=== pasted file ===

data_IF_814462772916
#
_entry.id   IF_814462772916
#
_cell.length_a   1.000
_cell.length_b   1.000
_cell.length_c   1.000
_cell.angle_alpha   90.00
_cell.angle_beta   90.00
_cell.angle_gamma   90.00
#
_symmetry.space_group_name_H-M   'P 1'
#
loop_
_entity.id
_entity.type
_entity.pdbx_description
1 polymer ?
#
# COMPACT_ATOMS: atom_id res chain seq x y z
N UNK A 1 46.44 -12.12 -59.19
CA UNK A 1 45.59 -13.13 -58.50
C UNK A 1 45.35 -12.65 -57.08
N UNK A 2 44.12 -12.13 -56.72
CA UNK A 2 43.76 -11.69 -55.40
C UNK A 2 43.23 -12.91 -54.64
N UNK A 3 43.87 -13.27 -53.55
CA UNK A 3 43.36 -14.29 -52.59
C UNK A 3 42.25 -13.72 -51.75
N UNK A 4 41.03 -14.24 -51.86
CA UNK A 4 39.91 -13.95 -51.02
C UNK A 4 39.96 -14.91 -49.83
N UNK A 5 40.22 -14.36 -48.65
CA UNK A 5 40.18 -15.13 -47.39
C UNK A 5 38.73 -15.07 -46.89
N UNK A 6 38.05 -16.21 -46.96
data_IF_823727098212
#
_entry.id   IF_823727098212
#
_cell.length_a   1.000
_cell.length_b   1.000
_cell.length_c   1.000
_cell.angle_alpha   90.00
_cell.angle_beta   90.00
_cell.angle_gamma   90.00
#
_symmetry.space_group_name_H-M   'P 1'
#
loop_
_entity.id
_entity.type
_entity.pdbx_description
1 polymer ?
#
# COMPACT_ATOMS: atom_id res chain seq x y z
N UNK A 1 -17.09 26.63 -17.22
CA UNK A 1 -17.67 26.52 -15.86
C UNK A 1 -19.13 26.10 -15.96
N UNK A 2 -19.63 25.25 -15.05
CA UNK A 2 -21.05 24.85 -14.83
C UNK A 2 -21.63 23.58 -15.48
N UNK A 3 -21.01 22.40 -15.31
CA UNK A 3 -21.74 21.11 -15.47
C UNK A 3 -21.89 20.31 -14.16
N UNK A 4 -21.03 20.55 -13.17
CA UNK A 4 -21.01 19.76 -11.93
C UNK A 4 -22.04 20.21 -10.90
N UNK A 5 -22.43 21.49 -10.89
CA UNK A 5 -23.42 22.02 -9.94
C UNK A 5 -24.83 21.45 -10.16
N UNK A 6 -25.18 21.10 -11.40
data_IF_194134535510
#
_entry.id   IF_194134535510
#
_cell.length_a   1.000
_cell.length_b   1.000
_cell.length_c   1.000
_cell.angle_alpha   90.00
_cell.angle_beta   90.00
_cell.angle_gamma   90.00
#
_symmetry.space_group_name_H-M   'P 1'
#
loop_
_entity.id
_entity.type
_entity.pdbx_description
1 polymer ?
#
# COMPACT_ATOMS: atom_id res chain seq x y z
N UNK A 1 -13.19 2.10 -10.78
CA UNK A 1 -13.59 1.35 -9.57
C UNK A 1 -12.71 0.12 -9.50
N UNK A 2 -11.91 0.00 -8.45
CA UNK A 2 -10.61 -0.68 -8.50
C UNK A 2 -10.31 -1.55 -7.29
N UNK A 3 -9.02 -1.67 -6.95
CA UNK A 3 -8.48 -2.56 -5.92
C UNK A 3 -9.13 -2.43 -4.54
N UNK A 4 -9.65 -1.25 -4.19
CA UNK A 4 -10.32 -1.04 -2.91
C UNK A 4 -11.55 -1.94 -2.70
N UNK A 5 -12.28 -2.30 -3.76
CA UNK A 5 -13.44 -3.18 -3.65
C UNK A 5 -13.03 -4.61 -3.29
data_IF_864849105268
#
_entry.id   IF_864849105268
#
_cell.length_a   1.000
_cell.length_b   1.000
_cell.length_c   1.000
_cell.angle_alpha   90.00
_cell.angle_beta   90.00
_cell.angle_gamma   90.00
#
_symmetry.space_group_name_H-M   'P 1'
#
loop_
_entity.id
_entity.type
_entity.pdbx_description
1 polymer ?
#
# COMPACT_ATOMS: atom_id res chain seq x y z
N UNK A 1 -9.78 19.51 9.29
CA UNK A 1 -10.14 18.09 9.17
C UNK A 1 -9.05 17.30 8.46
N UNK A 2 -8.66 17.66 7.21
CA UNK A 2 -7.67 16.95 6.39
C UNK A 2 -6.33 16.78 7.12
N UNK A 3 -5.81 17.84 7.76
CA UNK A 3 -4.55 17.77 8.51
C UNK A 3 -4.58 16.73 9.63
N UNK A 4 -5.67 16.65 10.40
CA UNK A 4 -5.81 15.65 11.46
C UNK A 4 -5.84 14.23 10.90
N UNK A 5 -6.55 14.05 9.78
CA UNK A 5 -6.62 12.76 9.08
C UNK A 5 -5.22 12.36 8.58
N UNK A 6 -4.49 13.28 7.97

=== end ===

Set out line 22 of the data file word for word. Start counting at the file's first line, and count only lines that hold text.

CA UNK A 1 45.59 -13.13 -58.50